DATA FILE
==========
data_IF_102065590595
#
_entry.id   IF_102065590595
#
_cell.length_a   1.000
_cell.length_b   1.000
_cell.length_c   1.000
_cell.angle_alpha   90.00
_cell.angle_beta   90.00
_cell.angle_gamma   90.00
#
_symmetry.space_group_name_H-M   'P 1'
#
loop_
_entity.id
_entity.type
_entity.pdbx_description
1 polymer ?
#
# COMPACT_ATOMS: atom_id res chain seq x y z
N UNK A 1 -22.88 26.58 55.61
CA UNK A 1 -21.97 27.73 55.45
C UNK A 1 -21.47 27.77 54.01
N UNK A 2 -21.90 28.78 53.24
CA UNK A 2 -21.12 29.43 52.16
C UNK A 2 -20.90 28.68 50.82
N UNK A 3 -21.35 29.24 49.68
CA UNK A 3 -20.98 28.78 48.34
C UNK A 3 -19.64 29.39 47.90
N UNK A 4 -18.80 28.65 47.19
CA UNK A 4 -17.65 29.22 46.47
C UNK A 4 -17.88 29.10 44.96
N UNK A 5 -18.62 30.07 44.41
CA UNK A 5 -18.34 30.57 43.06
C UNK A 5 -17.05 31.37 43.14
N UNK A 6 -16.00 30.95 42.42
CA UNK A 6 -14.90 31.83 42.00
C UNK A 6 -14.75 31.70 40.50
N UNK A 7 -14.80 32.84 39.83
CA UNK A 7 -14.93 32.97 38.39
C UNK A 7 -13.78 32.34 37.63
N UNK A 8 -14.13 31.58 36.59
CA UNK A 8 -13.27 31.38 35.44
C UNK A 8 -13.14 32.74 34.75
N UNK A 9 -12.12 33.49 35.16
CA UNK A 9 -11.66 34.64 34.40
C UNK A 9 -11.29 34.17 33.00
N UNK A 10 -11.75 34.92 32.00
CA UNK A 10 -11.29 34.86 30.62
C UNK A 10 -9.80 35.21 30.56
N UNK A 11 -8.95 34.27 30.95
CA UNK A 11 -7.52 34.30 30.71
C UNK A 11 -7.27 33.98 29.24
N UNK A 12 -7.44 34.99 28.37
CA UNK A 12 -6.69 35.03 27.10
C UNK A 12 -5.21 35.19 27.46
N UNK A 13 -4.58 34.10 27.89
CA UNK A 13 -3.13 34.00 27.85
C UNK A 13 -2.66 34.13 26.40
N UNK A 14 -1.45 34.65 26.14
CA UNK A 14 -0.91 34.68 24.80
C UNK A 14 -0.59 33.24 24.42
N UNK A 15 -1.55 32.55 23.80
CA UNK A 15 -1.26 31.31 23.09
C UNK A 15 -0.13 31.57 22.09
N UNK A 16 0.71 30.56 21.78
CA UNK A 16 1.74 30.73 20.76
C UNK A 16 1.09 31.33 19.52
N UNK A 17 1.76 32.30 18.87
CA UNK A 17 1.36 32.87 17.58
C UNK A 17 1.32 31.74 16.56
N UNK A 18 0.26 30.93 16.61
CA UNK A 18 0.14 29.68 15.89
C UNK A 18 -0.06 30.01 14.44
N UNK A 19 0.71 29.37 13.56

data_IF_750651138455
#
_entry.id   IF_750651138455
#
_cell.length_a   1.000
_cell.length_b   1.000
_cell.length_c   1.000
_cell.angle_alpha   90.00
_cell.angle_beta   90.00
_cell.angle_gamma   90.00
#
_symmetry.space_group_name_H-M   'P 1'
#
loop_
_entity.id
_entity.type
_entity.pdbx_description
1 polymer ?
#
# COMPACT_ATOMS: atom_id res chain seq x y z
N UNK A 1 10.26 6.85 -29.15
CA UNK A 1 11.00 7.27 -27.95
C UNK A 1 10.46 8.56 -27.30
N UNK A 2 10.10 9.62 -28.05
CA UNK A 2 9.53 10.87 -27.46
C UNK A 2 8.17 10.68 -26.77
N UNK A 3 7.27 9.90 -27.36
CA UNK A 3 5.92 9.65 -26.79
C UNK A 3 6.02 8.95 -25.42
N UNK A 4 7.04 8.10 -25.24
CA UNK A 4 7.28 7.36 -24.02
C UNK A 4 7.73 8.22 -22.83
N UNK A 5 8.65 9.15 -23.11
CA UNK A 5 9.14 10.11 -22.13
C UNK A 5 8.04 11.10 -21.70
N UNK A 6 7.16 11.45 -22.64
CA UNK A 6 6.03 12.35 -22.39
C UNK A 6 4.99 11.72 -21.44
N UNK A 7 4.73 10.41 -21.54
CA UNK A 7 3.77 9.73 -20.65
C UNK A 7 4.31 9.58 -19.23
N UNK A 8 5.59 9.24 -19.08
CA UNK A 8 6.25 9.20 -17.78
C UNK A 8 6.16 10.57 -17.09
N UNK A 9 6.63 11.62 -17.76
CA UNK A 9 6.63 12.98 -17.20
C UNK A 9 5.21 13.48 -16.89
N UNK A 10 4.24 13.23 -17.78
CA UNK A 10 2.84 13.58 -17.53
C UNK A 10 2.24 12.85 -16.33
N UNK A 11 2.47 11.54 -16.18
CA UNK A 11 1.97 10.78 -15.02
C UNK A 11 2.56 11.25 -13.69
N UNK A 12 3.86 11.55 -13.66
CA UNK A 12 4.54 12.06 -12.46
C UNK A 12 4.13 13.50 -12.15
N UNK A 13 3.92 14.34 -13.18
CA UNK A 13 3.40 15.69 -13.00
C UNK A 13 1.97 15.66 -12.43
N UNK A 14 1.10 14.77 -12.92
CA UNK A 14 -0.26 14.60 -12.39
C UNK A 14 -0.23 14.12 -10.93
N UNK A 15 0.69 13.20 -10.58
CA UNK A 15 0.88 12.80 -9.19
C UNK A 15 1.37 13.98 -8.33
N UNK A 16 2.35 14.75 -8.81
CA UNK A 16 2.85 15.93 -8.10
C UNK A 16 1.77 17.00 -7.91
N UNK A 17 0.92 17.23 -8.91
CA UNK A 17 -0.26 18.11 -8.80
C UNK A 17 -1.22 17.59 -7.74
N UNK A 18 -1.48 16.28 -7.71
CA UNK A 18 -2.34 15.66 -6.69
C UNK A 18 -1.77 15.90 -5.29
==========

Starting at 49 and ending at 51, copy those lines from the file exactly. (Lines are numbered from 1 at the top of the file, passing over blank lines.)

CA UNK A 10 -11.29 34.86 30.62
C UNK A 10 -9.80 35.21 30.56
N UNK A 11 -8.95 34.27 30.95